Sexual Offense Prevention Policy

April 6, 2008 at 2:47 pm (amazing things, feminism, injustice, LGBT, sex) (, , , )

In honor of the Gender-shenanigans that went down last night, and of course to afford Daisy and Emily more time to watch Lost, I am going to post briefly on something called the Sexual Offense Prevention Policy, or SOPP. It is a policy at my school designed to combat Rape Culture and make everyone feel a little more safe and secure about their sexual and gender identities, and the likelihood of harassment.

The main point of SOPP is consent. The two or more parties involved in physical activity of ANY kind, from hugging to making-out to fighting to naked jello wrestling, must VOICE explicit consent at every level of said activity. Basically, you have to hear the word “Yes” before you can throw your partner down and rub jelly in their face.

Obviously SOPP gets fudged a lot if you’re in a long term relationship, and its pretty darn ineffective against rape or any sort of real sexual harassment. But if something out of line does occur, under SOPP a complaint can be filed, and that person will be kicked out of school/banned from campus/reported to the police, etc.

But what does SOPP really do? It doesn’t stop harassment. My first month at Antioch I was verbally harassed very badly, in the form of questions. I would say no to one sexual position and I would quickly be asked if I was open to another, and this would go on and on and on. There is also definitely rape, fighting, and child abuse on this campus. Although I have seen some pretty bad situations, such as fights, adverted because of SOPP.

What SOPP does manage to achieve is an open dialogue. Some people have already gotten to this place on their own, and for that, I applaud you. But partly because of SOPP and partly because Antioch is a sex-positive campus, the conversations about sex are never-ceasing. In a society where you are forced to talk about what feels good to you sexually, how you identify, even what diseases you have, all before you actually sleep with someone, misunderstandings and some bad situations are avoided.

The SOPP: talking is good. Consent is good. Dialogue about important issues, such as sex, is very, very good. And I live in a community where if you don’t follow these guidelines, then you lose the right to be a community member. Because it’s that important.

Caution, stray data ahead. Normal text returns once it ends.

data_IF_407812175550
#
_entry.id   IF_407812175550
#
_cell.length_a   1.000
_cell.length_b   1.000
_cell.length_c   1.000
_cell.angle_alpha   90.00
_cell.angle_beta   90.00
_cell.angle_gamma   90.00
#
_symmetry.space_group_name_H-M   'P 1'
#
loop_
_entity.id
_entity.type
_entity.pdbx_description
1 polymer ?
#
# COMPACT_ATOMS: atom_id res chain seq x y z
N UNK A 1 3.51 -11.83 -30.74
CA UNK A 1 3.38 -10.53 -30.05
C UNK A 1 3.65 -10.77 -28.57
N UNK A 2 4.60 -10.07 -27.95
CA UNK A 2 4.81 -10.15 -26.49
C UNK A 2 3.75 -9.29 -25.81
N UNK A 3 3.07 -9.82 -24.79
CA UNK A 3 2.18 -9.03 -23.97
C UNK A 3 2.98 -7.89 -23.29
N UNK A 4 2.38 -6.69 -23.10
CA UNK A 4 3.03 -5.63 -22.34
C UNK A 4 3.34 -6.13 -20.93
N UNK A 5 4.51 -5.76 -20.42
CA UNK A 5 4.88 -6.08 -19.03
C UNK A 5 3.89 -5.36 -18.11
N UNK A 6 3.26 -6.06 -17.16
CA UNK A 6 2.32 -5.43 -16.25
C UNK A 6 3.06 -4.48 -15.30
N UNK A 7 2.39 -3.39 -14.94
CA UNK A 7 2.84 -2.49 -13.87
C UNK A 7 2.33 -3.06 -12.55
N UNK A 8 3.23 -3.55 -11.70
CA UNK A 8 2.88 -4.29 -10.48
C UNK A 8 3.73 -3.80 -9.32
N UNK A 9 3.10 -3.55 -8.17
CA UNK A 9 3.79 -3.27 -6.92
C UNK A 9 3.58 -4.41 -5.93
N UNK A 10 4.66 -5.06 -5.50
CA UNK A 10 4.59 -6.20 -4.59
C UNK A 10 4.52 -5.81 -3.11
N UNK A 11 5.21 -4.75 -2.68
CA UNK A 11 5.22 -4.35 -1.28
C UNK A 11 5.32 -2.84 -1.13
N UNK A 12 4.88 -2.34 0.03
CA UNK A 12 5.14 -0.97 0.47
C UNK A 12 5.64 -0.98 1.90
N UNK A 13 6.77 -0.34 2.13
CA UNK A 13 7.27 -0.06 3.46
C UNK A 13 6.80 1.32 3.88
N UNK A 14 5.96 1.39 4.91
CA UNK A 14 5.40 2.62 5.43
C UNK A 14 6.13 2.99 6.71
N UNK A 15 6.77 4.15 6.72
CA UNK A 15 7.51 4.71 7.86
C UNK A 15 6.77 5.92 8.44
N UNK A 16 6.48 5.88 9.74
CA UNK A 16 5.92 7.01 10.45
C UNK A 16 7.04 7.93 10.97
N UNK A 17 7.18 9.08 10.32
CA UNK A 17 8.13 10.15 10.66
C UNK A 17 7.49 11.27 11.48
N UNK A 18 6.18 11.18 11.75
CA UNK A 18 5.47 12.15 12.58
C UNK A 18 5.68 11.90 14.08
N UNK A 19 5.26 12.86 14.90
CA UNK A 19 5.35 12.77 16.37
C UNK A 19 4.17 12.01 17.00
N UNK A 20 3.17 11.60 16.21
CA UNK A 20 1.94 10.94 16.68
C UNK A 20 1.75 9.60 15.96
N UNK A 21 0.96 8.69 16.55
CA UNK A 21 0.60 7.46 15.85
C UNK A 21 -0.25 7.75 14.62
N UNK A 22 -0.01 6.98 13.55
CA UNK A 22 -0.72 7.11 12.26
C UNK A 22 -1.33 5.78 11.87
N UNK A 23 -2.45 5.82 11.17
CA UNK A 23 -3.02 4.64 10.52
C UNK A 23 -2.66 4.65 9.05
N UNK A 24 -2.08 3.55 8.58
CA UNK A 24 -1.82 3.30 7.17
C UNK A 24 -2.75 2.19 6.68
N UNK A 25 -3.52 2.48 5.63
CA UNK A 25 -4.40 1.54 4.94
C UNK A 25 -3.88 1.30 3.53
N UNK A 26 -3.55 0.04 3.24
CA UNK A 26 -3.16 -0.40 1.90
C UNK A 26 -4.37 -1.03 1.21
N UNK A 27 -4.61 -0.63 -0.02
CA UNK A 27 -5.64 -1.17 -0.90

1. humbition said,

    I’ve always been curious as to how this policy works in practice.

    For example, what about the very early stages of flirtation? Is it easier, or harder, to approach someone you might be interested in when you don’t know whether they are interested in you? What are the times and places where this happens? Is it more common for women to initiate such things (in particular, heterosexually) than in the culture at large?

    Does this atmosphere bring shy people out of their shells? or does it set up a dynamic where the socially integrated ones find each other easily and others just stay in the background? Does it inhibit some people, or does it pretty much disinhibit them across the board?

  2. Isabel said,

    Thanks for raising these questions, humbition. They’re very pertinent, although I can’t really answer them except in regard to my own experiences.

    Really the SOPP takes the guesswork out of it. If someone’s not interested in you, then you’ll know. It often makes physical interaction go much faster and smoother. I can say with confidence that it happens everywhere, all the time. People at Antioch are constantly asking if they can touch, or hug, or kiss. I believe that the SOPP gives everyone a chance to have this kind of dialogue and doesn’t leave shy people out, although if someone is shy they still might not be able to initiate.

    How one uses and is affected by the SOPP is a very personal experience, so I couldn’t tell you about women in general or heteronormative couples.

  3. SOPP Erotica « Our Descent Into Madness said,

    […] pm (education, fuck the puritans!, funny!, sex) For this to make the best kind of sense, please refer to back to SOPP and the guidelines […]

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